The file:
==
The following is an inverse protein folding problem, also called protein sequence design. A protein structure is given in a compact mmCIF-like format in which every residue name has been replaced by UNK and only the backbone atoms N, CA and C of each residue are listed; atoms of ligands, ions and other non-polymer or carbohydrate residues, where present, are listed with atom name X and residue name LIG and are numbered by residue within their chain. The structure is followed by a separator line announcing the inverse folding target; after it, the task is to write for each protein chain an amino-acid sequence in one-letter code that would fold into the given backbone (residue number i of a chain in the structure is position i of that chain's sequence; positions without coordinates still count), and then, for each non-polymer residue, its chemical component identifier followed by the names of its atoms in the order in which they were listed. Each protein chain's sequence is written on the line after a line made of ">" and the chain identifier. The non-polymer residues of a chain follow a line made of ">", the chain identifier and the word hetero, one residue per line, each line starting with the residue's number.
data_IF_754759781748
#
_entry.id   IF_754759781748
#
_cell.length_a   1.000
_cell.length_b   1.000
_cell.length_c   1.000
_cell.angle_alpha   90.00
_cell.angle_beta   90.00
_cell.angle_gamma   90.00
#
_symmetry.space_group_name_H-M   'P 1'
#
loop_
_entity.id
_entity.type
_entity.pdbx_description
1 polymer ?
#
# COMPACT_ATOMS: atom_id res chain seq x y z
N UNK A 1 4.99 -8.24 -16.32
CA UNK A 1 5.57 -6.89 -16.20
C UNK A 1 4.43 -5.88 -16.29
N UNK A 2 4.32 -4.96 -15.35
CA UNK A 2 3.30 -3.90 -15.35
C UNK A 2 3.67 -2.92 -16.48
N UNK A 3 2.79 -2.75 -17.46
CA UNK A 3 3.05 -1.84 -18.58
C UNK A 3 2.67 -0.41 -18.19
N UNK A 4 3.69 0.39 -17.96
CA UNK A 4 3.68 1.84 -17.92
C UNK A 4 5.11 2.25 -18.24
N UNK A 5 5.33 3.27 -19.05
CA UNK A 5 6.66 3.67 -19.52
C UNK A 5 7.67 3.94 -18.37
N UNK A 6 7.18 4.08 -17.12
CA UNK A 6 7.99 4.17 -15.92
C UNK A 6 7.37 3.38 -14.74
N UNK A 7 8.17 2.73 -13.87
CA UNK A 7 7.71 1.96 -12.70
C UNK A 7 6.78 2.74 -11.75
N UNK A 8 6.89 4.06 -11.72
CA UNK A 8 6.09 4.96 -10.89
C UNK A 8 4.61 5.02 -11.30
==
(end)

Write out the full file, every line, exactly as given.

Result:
The following is an inverse protein folding problem, also called protein sequence design. A protein structure is given in a compact mmCIF-like format in which every residue name has been replaced by UNK and only the backbone atoms N, CA and C of each residue are listed; atoms of ligands, ions and other non-polymer or carbohydrate residues, where present, are listed with atom name X and residue name LIG and are numbered by residue within their chain. The structure is followed by a separator line announcing the inverse folding target; after it, the task is to write for each protein chain an amino-acid sequence in one-letter code that would fold into the given backbone (residue number i of a chain in the structure is position i of that chain's sequence; positions without coordinates still count), and then, for each non-polymer residue, its chemical component identifier followed by the names of its atoms in the order in which they were listed. Each protein chain's sequence is written on the line after a line made of ">" and the chain identifier. The non-polymer residues of a chain follow a line made of ">", the chain identifier and the word hetero, one residue per line, each line starting with the residue's number.
data_IF_754759781748
#
_entry.id   IF_754759781748
#
_cell.length_a   1.000
_cell.length_b   1.000
_cell.length_c   1.000
_cell.angle_alpha   90.00
_cell.angle_beta   90.00
_cell.angle_gamma   90.00
#
_symmetry.space_group_name_H-M   'P 1'
#
loop_
_entity.id
_entity.type
_entity.pdbx_description
1 polymer ?
#
# COMPACT_ATOMS: atom_id res chain seq x y z
N UNK A 1 4.99 -8.24 -16.32
CA UNK A 1 5.57 -6.89 -16.20
C UNK A 1 4.43 -5.88 -16.29
N UNK A 2 4.32 -4.96 -15.35
CA UNK A 2 3.30 -3.90 -15.35
C UNK A 2 3.67 -2.92 -16.48
N UNK A 3 2.79 -2.75 -17.46
CA UNK A 3 3.05 -1.84 -18.58
C UNK A 3 2.67 -0.41 -18.19
N UNK A 4 3.69 0.39 -17.96
CA UNK A 4 3.68 1.84 -17.92
C UNK A 4 5.11 2.25 -18.24
N UNK A 5 5.33 3.27 -19.05
CA UNK A 5 6.66 3.67 -19.52
C UNK A 5 7.67 3.94 -18.37
N UNK A 6 7.18 4.08 -17.12
CA UNK A 6 7.99 4.17 -15.92
C UNK A 6 7.37 3.38 -14.74
N UNK A 7 8.17 2.73 -13.87
CA UNK A 7 7.71 1.96 -12.70
C UNK A 7 6.78 2.74 -11.75
N UNK A 8 6.89 4.06 -11.72
CA UNK A 8 6.09 4.96 -10.89
C UNK A 8 4.61 5.02 -11.30